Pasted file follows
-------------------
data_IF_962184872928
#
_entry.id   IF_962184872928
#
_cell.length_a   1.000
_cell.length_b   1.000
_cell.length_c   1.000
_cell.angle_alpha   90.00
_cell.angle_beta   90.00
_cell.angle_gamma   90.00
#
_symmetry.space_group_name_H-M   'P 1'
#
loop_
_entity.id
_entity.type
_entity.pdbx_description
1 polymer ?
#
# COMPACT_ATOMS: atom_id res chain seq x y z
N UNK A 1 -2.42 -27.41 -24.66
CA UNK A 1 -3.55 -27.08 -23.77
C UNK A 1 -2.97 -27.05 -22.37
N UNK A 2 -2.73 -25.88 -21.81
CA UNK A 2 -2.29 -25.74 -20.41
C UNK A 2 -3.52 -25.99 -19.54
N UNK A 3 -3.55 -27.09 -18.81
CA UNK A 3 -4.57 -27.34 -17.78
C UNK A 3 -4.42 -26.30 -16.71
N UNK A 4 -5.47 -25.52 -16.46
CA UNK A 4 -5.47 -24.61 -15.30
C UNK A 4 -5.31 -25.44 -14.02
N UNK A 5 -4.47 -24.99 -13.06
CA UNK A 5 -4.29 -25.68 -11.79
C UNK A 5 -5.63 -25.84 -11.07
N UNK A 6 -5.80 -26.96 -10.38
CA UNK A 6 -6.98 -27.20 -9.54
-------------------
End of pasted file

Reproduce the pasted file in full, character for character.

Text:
data_IF_962184872928
#
_entry.id   IF_962184872928
#
_cell.length_a   1.000
_cell.length_b   1.000
_cell.length_c   1.000
_cell.angle_alpha   90.00
_cell.angle_beta   90.00
_cell.angle_gamma   90.00
#
_symmetry.space_group_name_H-M   'P 1'
#
loop_
_entity.id
_entity.type
_entity.pdbx_description
1 polymer ?
#
# COMPACT_ATOMS: atom_id res chain seq x y z
N UNK A 1 -2.42 -27.41 -24.66
CA UNK A 1 -3.55 -27.08 -23.77
C UNK A 1 -2.97 -27.05 -22.37
N UNK A 2 -2.73 -25.88 -21.81
CA UNK A 2 -2.29 -25.74 -20.41
C UNK A 2 -3.52 -25.99 -19.54
N UNK A 3 -3.55 -27.09 -18.81
CA UNK A 3 -4.57 -27.34 -17.78
C UNK A 3 -4.42 -26.30 -16.71
N UNK A 4 -5.47 -25.52 -16.46
CA UNK A 4 -5.47 -24.61 -15.30
C UNK A 4 -5.31 -25.44 -14.02
N UNK A 5 -4.47 -24.99 -13.06
CA UNK A 5 -4.29 -25.68 -11.79
C UNK A 5 -5.63 -25.84 -11.07
N UNK A 6 -5.80 -26.96 -10.38
CA UNK A 6 -6.98 -27.20 -9.54